An Argument in Favor of the Federalist Government and the 1787 Version of the Constitution

After reading much about the constitution, the Federalist Papers, and articles by those that opposed it, I would say that I would be a federalist. Firstly the constitution is very well written and written by men who know a lot more about the workings of government than I do. They were also the same people that sparked and won the revolutionary war giving credibility to their ideas. I also agree with the principles set forth by the constitution and its founders.

A strong central government is certainly needed, without one we would be unprotected from foreign threats, the federal currency would fail, and America would be divided. Each state could keep its army, but it wouldn’t be effective in cost or war. America would have a hard time unifying in any times of need and could easily fall to larger powers. Our system of currency could fall apart without a federal government with the ability to collect and change taxes.

States might form their currencies as the American dollar would become worthless and people invested in the success of the currency would be ruined. Economically the country would fall apart without a unified currency. Even if all of the states backed the dollar, there would still be no way of regulating it and inflation could take over. Giving all the power to the states would divide the county into pieces. States could make taxes on goods moving through their states and trading between states would become chaoticLandlockeded states could easily become impoverished.

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It would be very hard to stop someone from gaining all the power in one state or area without united power in the central government. Overall I think it best that postaysstay in the central government.

If the 1787 constitution were presented today it would not be ratified. A lot has changed over the years and there is much that the 1787 version of the constitution didn’t address that people would be concerned about. Possibly the biggest things preventing the constitution from being ratified would be slavery and women’s rights. Slavery was very popular in that period and was only just becoming a debated issue, now it is completely against social and moral standards. The constitution’s mentions of slavery would cause the constitution to lose the support of most of America. As the 1787 constitution also didn’t include women’s rights, so it would not have the support of women. Unless society was constructed the same way it was in 1787 just those two things would cause the constitution to lose the support of almost everyone in America.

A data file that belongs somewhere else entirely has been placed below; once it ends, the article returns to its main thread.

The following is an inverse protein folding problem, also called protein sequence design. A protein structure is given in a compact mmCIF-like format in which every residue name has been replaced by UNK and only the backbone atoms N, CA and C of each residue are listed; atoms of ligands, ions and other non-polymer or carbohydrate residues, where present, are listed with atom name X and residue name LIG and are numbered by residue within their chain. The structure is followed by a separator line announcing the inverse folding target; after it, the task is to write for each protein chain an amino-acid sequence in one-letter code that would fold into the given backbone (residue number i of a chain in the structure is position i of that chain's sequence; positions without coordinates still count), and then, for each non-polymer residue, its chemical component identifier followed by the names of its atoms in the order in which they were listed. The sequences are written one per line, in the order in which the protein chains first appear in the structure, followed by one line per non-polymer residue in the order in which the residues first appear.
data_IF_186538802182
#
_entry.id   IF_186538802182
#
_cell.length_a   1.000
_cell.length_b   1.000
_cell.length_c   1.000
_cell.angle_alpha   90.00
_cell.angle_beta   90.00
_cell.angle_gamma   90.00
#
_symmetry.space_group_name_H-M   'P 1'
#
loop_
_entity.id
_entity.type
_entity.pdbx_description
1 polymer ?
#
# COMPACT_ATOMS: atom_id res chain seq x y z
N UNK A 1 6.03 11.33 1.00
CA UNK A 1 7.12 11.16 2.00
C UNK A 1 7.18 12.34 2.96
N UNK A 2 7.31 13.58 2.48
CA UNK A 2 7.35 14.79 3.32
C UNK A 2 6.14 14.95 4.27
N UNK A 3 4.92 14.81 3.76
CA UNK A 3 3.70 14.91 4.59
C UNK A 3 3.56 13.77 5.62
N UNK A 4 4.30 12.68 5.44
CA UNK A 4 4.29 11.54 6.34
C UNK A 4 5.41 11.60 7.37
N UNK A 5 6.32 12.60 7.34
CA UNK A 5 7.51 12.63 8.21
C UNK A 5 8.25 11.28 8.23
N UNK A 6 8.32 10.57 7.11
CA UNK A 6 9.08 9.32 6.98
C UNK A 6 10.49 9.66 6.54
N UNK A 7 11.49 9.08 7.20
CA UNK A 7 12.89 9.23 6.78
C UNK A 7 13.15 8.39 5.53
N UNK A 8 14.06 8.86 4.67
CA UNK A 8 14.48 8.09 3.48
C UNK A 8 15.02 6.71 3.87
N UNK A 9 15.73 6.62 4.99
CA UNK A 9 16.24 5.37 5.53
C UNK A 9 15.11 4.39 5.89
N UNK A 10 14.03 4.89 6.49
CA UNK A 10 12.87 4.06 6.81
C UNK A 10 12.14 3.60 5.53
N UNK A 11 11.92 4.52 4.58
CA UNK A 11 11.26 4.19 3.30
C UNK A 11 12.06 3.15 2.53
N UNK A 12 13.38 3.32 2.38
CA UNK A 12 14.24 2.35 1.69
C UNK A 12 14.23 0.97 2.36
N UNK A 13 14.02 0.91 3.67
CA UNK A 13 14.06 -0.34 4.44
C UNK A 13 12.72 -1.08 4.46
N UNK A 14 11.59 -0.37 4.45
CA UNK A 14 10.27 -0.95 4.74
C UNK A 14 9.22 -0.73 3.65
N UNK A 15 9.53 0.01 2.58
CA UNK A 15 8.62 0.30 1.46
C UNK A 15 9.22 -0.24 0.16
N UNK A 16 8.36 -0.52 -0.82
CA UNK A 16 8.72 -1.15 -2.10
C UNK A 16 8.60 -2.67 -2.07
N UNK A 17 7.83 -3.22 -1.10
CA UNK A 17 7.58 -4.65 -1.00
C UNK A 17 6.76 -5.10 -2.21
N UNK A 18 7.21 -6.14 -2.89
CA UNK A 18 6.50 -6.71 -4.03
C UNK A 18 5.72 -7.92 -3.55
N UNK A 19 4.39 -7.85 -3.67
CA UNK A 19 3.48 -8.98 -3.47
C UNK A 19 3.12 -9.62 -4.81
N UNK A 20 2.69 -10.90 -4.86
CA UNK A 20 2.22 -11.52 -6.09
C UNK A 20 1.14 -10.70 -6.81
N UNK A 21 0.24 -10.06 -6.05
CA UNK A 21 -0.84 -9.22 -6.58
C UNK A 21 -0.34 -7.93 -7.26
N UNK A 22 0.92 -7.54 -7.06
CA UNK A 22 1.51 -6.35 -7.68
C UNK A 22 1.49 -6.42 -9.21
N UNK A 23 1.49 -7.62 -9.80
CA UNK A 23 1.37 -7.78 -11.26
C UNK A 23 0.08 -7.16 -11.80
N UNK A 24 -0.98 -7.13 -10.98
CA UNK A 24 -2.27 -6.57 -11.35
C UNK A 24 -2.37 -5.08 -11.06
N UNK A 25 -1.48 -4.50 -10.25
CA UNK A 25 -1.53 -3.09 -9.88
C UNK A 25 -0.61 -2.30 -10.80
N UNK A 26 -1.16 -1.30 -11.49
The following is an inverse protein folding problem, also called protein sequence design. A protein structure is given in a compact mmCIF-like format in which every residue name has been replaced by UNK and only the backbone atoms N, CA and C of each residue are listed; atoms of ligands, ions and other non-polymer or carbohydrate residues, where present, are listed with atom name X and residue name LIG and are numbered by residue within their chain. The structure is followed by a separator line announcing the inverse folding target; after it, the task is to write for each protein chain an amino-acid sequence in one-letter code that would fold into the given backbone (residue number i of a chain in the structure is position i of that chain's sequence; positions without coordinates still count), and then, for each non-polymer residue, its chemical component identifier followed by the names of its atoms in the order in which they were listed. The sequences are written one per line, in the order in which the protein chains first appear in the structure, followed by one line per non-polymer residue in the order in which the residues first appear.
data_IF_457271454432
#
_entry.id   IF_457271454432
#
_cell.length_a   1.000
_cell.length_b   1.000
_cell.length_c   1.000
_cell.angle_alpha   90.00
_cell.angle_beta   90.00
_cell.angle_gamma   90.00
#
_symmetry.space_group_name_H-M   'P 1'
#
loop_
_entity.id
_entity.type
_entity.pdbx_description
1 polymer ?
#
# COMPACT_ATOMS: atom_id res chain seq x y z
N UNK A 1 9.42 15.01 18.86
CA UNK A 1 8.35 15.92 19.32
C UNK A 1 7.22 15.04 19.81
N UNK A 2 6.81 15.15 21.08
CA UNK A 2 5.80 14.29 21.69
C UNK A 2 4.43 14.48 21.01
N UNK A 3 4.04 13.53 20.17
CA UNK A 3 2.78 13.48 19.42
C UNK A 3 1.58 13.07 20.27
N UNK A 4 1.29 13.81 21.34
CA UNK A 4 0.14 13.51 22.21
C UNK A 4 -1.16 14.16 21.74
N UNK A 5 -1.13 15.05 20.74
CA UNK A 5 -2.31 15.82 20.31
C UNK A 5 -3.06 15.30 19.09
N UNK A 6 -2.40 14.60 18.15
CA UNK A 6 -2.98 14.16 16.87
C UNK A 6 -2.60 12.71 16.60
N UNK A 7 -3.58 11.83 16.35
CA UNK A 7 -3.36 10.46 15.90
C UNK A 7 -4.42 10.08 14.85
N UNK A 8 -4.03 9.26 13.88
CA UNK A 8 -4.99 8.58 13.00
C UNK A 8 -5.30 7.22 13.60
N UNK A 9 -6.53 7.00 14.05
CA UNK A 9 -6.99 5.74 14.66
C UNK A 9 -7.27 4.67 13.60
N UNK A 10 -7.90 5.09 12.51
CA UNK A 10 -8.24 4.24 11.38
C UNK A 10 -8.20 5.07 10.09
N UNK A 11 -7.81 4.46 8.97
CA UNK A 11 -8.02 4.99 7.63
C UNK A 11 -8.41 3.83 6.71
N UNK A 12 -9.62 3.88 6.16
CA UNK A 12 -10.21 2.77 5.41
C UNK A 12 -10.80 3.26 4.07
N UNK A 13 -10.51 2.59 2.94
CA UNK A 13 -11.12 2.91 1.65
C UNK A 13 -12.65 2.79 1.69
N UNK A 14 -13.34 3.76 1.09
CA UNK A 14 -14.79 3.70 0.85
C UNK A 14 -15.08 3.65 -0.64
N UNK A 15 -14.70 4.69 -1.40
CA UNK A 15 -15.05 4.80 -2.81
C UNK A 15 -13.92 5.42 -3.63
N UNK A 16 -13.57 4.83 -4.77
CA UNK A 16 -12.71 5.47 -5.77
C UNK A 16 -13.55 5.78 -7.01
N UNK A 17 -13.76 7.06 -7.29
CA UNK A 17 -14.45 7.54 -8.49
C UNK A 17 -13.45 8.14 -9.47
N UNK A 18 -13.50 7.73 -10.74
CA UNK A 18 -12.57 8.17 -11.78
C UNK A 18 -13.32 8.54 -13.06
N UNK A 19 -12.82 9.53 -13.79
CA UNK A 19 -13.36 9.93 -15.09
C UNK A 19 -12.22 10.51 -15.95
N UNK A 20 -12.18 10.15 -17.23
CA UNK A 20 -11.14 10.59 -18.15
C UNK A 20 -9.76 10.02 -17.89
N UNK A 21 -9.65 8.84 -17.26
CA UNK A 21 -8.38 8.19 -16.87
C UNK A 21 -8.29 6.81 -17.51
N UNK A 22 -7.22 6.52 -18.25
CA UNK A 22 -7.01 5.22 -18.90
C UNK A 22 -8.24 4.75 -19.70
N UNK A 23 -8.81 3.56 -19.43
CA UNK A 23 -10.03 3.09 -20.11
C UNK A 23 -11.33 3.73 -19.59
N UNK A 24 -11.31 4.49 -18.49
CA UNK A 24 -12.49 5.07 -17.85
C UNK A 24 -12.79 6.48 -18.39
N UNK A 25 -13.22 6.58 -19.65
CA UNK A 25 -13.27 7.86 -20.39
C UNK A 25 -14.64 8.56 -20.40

Times have changed and many issues have arisen and changed with it. We now have powerful weapons such as Nuclear weapons and drones that many would want to see regulated, these cause war to break out less easily, and less of a land army is needed in any battle.

Innovations in technology, trade, travel, and economics would certainly have an effect and have to be incorporated to be ratified. Other countries’ governments have evolved and have tried the same form of republicanism enabling us to look to their countries as examples, that would probably show changes that would need to be made before the ratification of the constitution.

The concern of a dictatorship or monarchy would still be valid today and possibly even greater with events that have transpired in other countries. Restrictions on terms and impeachment laws would need to be changed for the constitution to be ratified today. Foreign threats are still a big deal now, they’re very different than threats in 1787 but existed in both times. Issues of inflation and devaluing currency remain a problem today as well with more people investing in the American dollar and our national debt. Though if the Federal government had not had the powers given by the constitution we probably wouldn’t have the debt or exist as a country.

The constitution worked at the time and has evolved to fit our purpose today. It made us the world power it is and is extremely important to our history. I think it was a good idea to move power to the central government then and now. It must evolve because there is no way the 1787 version of the constitution would be accepted today, nor would anyone propose it. Though some issues have not changed, if someone was to propose a constitution today it would need to be vastly different from the original in 1787 to get ratified because most of the issues of the world have changed. The constitution and those who wrote it helped individuals and the nation as a whole. 

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An Argument in Favor of the Federalist Government and the 1787 Version of the Constitution. (2022, Jun 30). Retrieved from

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